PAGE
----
New Orleans Saints
Pressing question to answer: The ending to Drew Brees’ 2018 was meaningless, right?
You can all but guarantee Drew Brees’ strangely slow finish in 2018 will go under-discussed, because season-long numbers rule the world. Yet, when New Orleans spends the quiet moments truly reflecting on how their season wound down, it must haunt them ever so slightly.
Brees averaged a mere 214 yards per game and threw three touchdowns to three picks in his final four games of the regular season. The playoff games were fine, but not once did you see a Saints offense that truly took over the game. With 43 points between two contests, we just didn’t see the prolific Brees-led Saints even when the postseason began.
Search your heart of hearts, Sean Payton and company. Yes, you got epically robbed in the wake of one of the worst blown calls in NFL history but you can’t deny the reality that your offense never quite looked the same after your loss in Dallas.
Doubting a clear first-ballot Hall of Fame player like Drew Brees is a surefire way to look like a goon. But waving off any semblance of worry about a quarterback potentially declining while entering his forties is just as foolish.
The most likely answer is that Drew Brees is fine. He’ll come back yet again in 2019 and post sterling efficiency numbers. So what the exercise of asking this question should lead the Saints to do is not doubt their quarterback, but rather find ways to surround him with more talent to get the best out of him in the twilight of his career. While Michael Thomas and Alvin Kamara are two of the very best at their position, the well has started to run dry at other skill positions spots.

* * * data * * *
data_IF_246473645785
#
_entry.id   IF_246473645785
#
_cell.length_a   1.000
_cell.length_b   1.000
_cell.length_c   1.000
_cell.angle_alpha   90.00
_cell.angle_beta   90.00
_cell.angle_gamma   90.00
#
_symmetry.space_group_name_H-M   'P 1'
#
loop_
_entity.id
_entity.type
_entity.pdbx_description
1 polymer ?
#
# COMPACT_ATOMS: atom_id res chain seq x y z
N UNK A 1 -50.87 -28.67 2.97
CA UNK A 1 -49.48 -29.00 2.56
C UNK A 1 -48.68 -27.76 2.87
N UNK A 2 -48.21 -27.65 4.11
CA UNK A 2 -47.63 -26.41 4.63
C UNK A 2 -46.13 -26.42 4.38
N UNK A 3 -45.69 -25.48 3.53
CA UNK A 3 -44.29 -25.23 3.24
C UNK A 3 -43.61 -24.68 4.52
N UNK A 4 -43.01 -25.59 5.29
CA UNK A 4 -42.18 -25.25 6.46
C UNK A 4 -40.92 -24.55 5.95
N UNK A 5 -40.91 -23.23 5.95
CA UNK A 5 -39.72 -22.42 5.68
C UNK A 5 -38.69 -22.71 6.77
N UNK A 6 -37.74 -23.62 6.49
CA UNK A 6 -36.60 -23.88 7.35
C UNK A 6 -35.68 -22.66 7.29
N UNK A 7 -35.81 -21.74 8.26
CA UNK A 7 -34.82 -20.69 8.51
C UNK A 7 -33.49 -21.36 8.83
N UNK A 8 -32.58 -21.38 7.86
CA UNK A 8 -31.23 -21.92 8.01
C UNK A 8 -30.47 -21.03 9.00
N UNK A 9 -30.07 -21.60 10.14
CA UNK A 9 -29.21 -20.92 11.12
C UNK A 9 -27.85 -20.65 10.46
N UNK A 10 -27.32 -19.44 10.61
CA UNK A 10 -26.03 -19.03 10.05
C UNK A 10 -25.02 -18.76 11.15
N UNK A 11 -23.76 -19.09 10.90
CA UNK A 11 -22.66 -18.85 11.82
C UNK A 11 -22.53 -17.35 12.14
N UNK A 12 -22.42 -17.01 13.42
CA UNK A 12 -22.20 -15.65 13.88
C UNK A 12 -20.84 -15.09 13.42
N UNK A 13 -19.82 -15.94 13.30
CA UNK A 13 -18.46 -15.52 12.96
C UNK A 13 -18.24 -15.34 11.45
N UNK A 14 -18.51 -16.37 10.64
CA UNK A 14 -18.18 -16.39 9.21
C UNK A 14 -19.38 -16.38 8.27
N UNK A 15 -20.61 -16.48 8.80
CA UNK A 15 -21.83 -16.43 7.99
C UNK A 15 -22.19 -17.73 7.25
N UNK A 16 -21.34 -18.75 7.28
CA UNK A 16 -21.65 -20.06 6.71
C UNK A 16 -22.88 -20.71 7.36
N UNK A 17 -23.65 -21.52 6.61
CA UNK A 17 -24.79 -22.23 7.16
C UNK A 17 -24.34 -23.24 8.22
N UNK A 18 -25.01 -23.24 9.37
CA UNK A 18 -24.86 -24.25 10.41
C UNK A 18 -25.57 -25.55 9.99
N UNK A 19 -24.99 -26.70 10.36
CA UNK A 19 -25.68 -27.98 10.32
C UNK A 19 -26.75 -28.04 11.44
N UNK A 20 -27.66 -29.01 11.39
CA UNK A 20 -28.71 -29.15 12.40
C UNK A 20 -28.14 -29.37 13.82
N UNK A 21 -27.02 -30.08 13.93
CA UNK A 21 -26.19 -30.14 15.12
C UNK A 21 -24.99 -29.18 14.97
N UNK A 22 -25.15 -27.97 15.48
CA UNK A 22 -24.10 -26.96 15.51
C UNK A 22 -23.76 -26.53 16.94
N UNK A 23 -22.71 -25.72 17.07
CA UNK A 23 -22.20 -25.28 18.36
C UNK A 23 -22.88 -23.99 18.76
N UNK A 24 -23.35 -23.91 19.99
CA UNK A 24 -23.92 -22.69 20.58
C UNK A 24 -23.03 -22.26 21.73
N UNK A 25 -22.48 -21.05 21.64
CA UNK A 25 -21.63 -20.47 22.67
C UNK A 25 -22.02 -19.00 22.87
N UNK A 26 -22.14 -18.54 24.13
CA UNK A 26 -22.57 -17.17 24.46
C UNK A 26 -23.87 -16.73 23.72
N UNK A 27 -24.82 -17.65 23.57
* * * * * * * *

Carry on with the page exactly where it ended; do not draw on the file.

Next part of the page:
The Saints have sacrificed a great deal to continue to build up a championship-type roster, which makes the way they’ve been sent packing in the last two postseasons all the more painful. Draft picks were traded a year ahead of time to secure Kamara in 2017 and Marcus Davenport last year. New Orleans will have just one pick in Round Two among the first four rounds of the college selection process.
The team should strongly consider sinking that second rounder into a tight end. Benjamin Watson gave the club workman-like production at his advanced age but another young tight end in the development system down in New Orleans is long past overdue.
There are several tight ends in this draft that could push for Round 1 status, like Irv Smith and T.J. Hockenson. If either of those players fall, perhaps the Saints think about another draft day trade up. They are all in and this move would help. Any tight end in New Orleans would immediately find themselves on the sleeper radar, lest we forget the Coby Fleener hype.
The Saints are also limited in cap space, sitting at the seventh-fewest amount with $15.7 million. Expect a minor addition or two in the receiving corps and/or the backfield as Mark Ingram likely leaves town. Someone like John Brown or Tyrell Williams could make for a fine starter along with Michael Thomas. Neither should truly break the bank and their vertical chops would help continue to allow this offense to get the best out of Brees.
Additionally, the Saints should also focus on developing last year’s rookie wideout, Tre’Quan Smith. While he merely flashed but didn’t sustain momentum as a first-year player, Smith’s vertical ability gives this offense a different dimension. He will make for a solid late-round sleeper next year, along with theoretical additions like Brown or Williams.